Not all tackles are created equal

The Bucs need to shore up their fundamentals of tackling, apparently. Getty Images

Few stats measure defensive players in the NFL. You have your sacks and interceptions, sure. You have tackles and assists, but those often depend not on the skill of the player but on what position he plays and what scheme his team runs. Tackle totals don't do anything to look at opportunity -- they tell you only when a defender makes a play, not when he blows one.

We wanted to rectify that, so in 2009, we asked the volunteers of the Football Outsiders' game-charting project to mark broken tackles for the first time. We defined a "broken tackle" as one of two events: Either the ball carrier escapes from the grasp of the defender, or the defender is in good position for a tackle but the ball carrier jukes him out of his shoes. If the ball carrier sped by a slow defender who dived and missed, that didn't count as a broken tackle.

The resulting numbers are subjective, obviously, and we've adjusted the numbers a bit for a handful of charters who were gave out broken tackles either far more often or far less often than the average charter. However, more than two dozen charters were involved, so no team's numbers could be overly slanted because of the bias of a single charter.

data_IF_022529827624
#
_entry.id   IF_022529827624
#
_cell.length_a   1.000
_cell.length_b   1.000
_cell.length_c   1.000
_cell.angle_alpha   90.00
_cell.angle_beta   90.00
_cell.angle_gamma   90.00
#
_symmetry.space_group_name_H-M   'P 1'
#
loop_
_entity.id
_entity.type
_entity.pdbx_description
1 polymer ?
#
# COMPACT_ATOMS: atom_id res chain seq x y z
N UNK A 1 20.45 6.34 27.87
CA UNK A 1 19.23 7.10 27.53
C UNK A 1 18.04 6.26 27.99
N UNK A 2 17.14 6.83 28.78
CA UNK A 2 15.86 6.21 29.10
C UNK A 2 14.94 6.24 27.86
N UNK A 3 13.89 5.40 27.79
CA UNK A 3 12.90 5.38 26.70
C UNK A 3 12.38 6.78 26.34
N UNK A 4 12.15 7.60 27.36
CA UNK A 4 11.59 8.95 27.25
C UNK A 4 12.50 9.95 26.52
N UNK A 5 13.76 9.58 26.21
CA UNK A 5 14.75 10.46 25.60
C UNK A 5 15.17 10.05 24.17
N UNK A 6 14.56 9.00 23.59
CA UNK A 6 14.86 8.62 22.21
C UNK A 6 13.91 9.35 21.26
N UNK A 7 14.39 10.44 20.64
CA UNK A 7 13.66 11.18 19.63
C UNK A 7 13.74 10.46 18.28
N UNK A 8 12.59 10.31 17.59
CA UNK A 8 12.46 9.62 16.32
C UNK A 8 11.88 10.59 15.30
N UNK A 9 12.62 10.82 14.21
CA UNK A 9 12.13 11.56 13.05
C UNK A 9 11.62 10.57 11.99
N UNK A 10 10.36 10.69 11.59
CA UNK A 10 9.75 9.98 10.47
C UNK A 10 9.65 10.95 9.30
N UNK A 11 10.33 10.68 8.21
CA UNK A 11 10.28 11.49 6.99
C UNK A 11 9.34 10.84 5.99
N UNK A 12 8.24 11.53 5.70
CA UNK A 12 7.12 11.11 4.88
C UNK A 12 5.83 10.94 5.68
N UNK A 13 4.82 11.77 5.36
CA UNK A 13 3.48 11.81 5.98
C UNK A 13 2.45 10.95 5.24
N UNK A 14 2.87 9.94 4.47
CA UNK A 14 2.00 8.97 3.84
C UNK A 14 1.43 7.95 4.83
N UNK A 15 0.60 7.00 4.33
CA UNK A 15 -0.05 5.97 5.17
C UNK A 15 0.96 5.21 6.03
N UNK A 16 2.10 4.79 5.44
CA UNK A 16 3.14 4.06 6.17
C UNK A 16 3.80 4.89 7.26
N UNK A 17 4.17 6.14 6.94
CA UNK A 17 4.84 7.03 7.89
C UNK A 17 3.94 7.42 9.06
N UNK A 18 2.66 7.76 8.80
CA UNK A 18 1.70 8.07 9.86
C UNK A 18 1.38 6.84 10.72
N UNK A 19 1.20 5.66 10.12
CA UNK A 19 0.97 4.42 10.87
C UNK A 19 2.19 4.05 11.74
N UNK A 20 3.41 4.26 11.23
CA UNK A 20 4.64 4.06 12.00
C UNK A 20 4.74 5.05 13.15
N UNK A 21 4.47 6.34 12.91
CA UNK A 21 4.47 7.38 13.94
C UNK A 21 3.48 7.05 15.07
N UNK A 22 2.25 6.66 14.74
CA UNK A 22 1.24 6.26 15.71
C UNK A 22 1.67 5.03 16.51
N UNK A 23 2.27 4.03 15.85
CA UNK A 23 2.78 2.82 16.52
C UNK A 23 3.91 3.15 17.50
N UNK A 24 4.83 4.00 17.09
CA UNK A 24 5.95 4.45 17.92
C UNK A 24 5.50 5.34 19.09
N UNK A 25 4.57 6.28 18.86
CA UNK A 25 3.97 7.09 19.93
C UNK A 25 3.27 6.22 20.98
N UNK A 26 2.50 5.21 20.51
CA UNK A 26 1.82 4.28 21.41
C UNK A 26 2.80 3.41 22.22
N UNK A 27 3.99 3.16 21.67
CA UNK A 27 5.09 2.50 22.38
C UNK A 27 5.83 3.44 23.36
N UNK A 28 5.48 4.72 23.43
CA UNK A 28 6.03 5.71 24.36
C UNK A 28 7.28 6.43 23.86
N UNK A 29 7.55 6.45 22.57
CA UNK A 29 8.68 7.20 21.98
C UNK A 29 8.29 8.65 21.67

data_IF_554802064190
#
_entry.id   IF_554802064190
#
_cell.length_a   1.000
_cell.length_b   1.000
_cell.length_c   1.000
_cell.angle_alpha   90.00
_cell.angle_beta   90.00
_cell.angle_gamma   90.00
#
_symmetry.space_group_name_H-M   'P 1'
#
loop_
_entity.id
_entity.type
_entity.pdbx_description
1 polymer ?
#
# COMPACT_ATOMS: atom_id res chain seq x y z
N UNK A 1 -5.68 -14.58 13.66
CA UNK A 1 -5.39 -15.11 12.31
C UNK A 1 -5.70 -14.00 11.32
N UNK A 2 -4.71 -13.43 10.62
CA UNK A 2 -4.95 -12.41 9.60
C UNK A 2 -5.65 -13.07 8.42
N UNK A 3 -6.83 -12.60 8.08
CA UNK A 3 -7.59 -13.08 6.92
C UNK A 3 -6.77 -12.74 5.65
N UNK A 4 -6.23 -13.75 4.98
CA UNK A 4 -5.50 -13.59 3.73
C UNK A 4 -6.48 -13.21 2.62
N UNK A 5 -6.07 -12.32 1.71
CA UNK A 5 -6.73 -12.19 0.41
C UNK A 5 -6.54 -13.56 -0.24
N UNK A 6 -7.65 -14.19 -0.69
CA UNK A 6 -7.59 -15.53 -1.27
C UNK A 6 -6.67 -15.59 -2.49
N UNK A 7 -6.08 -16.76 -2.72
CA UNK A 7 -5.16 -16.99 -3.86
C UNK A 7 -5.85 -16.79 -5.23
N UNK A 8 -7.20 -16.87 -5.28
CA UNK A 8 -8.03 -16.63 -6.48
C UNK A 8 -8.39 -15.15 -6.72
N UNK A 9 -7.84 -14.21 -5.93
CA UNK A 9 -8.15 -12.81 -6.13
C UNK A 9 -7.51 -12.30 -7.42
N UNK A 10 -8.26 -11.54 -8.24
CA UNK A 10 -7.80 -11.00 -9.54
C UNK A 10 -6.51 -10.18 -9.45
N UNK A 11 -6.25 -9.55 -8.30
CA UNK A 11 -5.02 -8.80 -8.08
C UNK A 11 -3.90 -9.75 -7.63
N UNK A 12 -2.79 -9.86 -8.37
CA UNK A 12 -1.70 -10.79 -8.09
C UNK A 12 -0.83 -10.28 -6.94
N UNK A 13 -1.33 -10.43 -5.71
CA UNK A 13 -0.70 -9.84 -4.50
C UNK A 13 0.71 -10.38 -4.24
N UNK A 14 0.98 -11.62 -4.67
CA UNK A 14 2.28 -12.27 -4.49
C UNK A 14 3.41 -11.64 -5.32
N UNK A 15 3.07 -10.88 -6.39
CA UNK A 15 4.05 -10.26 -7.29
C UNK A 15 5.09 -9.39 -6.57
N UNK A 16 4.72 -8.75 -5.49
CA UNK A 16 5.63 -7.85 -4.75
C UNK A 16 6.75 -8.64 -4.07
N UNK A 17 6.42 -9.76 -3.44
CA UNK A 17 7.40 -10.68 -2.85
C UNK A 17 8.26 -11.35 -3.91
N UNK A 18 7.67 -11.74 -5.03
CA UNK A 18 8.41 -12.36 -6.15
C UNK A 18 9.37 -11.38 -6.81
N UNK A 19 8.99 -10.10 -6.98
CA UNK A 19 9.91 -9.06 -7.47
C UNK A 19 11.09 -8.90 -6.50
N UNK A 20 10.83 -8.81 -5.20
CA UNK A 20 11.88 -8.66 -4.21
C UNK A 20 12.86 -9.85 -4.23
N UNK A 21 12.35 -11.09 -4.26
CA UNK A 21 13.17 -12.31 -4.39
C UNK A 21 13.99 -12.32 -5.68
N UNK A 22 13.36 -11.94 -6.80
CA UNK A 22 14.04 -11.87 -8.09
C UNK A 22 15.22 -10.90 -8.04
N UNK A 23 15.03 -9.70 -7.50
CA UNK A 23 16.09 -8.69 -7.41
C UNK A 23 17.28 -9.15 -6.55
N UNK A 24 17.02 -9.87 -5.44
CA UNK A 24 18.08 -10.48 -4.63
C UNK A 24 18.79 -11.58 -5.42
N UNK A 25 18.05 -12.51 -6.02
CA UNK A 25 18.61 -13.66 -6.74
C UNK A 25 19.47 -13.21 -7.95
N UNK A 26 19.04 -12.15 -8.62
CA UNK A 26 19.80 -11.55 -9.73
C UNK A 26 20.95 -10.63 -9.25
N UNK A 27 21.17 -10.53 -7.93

Given the mistakes that are easy to make when marking players off television tape, a difference of one or two broken tackles isn't a big deal. But looking at the players with the most and fewest broken tackles does a good job of showing us which defenders were able to wrap up and which ones got run over. And when it came to broken tackles, one player stood head and shoulders above (or, perhaps, below) the rest of the league: Tampa Bay Buccaneers safety Sabby Piscitelli, who had four more broken tackles than anyone in the league. (No. 2 was also a Tampa Bay player, Mr. Ronde Barber.)